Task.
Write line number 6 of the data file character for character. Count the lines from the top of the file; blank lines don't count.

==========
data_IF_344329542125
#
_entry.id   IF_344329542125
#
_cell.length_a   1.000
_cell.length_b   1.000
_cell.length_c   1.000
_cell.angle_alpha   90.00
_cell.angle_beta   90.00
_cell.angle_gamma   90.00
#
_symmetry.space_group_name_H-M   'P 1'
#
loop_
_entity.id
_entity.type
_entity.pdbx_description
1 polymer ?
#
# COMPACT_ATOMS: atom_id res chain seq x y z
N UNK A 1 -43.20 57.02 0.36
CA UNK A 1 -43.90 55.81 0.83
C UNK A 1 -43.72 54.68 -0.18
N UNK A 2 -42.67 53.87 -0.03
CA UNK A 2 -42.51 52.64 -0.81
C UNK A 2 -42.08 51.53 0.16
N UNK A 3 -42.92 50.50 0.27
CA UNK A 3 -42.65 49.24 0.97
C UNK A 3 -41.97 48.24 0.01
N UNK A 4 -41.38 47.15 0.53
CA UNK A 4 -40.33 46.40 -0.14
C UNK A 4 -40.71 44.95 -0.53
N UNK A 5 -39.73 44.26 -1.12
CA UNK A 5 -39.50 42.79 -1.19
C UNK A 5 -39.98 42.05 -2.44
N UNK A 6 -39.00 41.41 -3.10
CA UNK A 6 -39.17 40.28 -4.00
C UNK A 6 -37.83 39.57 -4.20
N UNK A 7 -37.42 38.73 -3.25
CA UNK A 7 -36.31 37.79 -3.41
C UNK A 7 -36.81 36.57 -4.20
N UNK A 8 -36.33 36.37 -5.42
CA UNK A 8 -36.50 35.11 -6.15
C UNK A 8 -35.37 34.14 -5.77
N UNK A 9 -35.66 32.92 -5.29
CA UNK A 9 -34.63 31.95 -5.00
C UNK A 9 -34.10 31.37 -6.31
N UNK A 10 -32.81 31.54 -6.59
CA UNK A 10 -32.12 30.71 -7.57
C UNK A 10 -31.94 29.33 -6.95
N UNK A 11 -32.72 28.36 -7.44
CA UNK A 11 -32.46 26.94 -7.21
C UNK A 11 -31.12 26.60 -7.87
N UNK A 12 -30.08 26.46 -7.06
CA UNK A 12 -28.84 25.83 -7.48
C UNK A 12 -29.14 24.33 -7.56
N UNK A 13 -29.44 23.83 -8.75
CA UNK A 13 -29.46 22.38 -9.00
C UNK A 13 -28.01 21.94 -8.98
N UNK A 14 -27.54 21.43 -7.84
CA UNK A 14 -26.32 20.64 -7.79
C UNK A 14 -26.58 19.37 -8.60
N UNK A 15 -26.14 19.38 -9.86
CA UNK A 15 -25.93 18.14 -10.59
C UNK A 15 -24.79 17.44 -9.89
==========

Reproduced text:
_cell.length_b   1.000